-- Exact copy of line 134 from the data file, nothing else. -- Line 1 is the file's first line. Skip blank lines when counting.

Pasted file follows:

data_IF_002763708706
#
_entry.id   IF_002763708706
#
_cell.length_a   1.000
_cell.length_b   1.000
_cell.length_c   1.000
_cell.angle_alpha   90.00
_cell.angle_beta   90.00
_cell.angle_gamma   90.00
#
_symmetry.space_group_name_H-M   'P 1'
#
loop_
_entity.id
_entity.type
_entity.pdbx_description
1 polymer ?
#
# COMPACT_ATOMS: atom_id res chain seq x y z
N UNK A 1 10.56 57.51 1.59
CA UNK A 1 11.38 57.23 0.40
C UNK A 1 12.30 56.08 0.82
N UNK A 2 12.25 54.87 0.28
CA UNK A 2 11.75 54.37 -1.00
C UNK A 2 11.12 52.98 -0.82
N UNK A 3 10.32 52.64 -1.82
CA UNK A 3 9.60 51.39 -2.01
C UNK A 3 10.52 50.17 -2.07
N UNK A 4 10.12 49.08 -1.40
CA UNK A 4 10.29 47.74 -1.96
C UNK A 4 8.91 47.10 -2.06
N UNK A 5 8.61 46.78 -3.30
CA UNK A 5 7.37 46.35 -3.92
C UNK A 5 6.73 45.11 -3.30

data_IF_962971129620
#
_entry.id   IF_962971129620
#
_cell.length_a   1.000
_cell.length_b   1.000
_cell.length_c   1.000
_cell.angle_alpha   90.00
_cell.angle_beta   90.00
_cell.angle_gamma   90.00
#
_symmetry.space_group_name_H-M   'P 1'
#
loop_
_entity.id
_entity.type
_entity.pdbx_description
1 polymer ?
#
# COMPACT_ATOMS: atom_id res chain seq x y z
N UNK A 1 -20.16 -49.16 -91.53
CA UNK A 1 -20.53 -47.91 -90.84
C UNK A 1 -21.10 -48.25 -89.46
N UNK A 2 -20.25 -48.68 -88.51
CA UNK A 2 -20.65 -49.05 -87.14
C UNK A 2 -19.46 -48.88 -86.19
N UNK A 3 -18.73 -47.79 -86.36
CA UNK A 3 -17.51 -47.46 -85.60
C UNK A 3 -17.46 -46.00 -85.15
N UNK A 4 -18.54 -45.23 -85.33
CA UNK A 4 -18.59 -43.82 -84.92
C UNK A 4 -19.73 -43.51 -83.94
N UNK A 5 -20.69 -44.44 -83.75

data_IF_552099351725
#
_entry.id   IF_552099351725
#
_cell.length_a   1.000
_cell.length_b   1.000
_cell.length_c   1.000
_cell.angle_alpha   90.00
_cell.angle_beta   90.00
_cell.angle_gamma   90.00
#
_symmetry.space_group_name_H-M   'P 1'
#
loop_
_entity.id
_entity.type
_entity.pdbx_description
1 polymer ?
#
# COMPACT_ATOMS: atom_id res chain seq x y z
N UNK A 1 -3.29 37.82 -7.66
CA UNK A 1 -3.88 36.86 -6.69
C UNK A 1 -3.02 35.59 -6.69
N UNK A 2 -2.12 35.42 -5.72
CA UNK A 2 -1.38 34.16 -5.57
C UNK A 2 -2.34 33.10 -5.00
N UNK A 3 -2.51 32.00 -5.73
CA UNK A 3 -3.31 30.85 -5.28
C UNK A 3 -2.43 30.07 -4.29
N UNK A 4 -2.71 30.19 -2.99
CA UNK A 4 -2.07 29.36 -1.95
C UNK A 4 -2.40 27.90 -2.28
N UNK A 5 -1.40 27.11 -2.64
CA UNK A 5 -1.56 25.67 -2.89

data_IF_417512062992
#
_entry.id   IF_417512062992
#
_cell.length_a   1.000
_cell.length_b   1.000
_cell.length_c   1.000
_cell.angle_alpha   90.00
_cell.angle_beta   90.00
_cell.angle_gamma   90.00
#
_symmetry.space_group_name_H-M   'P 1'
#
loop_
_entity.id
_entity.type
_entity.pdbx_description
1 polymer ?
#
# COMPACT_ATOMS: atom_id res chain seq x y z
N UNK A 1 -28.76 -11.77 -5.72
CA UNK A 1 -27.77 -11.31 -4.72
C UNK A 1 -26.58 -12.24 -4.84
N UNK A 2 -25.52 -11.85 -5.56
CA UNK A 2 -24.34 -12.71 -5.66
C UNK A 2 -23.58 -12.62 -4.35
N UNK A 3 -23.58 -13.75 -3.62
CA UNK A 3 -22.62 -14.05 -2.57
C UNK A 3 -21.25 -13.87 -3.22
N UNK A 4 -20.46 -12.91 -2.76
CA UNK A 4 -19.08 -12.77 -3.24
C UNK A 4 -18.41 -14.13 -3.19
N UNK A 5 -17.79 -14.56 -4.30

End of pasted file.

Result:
C UNK A 4 -18.41 -14.13 -3.19